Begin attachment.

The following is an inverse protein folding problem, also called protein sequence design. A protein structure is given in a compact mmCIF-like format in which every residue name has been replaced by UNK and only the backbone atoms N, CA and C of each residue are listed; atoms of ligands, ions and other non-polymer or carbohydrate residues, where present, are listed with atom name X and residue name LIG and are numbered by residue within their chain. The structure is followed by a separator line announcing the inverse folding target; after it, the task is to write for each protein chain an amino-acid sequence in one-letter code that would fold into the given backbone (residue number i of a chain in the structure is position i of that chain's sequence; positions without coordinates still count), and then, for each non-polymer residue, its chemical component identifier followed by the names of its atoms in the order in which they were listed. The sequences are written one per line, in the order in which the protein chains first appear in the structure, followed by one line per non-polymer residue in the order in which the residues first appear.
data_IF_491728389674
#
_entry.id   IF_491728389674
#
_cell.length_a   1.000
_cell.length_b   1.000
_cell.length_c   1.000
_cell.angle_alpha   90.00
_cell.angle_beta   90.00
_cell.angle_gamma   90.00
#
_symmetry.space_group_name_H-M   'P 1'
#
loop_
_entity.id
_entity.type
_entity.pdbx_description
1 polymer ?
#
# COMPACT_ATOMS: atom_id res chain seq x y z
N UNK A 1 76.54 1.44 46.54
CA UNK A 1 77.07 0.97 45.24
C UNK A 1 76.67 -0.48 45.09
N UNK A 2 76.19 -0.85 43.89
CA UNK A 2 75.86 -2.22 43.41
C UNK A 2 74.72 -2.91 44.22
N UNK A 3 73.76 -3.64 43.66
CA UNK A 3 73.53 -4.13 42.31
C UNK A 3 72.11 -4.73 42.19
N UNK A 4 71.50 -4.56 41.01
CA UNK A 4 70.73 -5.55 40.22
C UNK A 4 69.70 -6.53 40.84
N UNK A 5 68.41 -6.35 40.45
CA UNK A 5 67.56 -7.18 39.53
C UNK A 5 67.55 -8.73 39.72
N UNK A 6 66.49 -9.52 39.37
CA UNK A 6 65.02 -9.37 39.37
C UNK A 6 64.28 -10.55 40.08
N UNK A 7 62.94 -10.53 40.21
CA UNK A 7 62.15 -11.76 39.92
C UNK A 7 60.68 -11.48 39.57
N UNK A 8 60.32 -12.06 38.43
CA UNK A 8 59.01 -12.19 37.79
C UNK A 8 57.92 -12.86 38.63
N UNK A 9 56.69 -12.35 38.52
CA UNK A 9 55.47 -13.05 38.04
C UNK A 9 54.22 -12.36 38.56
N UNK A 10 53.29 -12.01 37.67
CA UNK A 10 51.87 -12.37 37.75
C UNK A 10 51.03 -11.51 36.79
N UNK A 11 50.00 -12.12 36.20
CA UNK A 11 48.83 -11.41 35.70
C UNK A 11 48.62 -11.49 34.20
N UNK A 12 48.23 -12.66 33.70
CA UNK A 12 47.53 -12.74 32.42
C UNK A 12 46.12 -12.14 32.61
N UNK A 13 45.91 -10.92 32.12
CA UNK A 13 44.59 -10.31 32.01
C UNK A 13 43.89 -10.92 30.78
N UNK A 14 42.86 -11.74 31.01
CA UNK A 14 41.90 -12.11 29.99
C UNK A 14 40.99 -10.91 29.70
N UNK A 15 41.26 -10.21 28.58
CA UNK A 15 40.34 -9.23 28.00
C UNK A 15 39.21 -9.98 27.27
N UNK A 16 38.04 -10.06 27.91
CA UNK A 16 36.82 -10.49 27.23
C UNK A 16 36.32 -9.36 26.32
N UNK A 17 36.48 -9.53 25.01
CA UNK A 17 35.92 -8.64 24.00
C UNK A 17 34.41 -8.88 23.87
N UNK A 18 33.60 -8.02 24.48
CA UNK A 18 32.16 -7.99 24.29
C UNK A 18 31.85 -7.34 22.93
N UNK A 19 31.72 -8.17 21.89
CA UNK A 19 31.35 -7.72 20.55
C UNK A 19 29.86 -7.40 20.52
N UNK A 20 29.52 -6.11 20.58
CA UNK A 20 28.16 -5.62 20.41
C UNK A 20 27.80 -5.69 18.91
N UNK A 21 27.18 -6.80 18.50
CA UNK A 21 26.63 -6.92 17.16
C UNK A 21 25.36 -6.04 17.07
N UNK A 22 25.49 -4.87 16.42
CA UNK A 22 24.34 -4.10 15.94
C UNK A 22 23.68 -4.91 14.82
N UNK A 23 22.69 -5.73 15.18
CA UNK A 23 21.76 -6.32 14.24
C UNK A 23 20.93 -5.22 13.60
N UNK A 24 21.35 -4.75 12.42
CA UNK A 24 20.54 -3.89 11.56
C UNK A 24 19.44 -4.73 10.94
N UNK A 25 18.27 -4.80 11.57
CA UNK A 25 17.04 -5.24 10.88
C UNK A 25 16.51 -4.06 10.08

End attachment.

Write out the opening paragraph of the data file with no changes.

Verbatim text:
The following is an inverse protein folding problem, also called protein sequence design. A protein structure is given in a compact mmCIF-like format in which every residue name has been replaced by UNK and only the backbone atoms N, CA and C of each residue are listed; atoms of ligands, ions and other non-polymer or carbohydrate residues, where present, are listed with atom name X and residue name LIG and are numbered by residue within their chain. The structure is followed by a separator line announcing the inverse folding target; after it, the task is to write for each protein chain an amino-acid sequence in one-letter code that would fold into the given backbone (residue number i of a chain in the structure is position i of that chain's sequence; positions without coordinates still count), and then, for each non-polymer residue, its chemical component identifier followed by the names of its atoms in the order in which they were listed. The sequences are written one per line, in the order in which the protein chains first appear in the structure, followed by one line per non-polymer residue in the order in which the residues first appear.